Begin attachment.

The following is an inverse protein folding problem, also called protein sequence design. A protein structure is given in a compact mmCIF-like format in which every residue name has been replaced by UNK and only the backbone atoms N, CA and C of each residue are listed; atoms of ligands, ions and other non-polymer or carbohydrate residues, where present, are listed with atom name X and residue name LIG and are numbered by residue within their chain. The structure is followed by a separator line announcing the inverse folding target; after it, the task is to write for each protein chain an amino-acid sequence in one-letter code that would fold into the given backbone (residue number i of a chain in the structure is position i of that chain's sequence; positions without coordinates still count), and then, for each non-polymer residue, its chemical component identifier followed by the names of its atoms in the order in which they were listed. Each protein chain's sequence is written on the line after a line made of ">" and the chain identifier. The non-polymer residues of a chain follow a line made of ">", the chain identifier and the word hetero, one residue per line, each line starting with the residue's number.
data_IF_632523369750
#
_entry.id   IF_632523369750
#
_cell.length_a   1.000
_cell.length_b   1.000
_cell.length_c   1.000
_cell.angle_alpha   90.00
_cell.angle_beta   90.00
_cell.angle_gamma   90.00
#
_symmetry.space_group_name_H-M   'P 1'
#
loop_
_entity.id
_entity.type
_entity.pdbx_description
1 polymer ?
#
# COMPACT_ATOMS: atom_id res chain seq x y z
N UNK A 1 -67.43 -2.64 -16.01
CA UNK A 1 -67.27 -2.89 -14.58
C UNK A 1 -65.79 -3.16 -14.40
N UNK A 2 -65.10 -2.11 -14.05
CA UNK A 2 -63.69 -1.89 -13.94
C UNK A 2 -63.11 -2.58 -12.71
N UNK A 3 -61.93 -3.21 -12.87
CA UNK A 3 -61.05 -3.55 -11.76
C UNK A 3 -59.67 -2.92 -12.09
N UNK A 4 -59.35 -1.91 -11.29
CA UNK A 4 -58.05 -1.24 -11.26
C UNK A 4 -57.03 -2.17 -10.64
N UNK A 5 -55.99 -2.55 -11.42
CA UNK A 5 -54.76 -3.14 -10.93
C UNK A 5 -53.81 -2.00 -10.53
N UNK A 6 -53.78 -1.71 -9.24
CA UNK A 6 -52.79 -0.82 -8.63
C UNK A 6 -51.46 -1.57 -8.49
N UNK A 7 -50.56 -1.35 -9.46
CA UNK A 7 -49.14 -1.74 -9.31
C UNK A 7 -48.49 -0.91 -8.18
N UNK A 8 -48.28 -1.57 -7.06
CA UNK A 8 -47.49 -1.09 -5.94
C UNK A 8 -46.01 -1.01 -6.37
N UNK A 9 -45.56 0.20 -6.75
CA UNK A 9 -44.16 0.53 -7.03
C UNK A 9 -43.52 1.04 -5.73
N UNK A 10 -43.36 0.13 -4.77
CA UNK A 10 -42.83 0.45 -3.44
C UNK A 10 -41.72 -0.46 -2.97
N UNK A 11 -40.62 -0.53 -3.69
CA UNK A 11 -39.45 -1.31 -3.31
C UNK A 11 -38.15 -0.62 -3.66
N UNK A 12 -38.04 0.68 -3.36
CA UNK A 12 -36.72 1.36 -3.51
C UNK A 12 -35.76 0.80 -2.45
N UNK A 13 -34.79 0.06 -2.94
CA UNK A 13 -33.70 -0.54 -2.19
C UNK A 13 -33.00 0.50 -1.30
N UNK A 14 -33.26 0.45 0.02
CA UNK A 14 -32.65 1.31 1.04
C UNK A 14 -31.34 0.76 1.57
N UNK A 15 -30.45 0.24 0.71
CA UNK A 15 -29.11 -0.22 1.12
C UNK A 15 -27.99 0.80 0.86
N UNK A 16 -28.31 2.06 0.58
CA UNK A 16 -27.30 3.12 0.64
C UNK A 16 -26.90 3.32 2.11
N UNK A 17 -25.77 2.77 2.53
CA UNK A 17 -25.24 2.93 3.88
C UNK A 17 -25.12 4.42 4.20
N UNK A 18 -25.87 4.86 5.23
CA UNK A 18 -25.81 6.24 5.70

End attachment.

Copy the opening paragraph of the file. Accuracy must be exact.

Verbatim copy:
The following is an inverse protein folding problem, also called protein sequence design. A protein structure is given in a compact mmCIF-like format in which every residue name has been replaced by UNK and only the backbone atoms N, CA and C of each residue are listed; atoms of ligands, ions and other non-polymer or carbohydrate residues, where present, are listed with atom name X and residue name LIG and are numbered by residue within their chain. The structure is followed by a separator line announcing the inverse folding target; after it, the task is to write for each protein chain an amino-acid sequence in one-letter code that would fold into the given backbone (residue number i of a chain in the structure is position i of that chain's sequence; positions without coordinates still count), and then, for each non-polymer residue, its chemical component identifier followed by the names of its atoms in the order in which they were listed. Each protein chain's sequence is written on the line after a line made of ">" and the chain identifier. The non-polymer residues of a chain follow a line made of ">", the chain identifier and the word hetero, one residue per line, each line starting with the residue's number.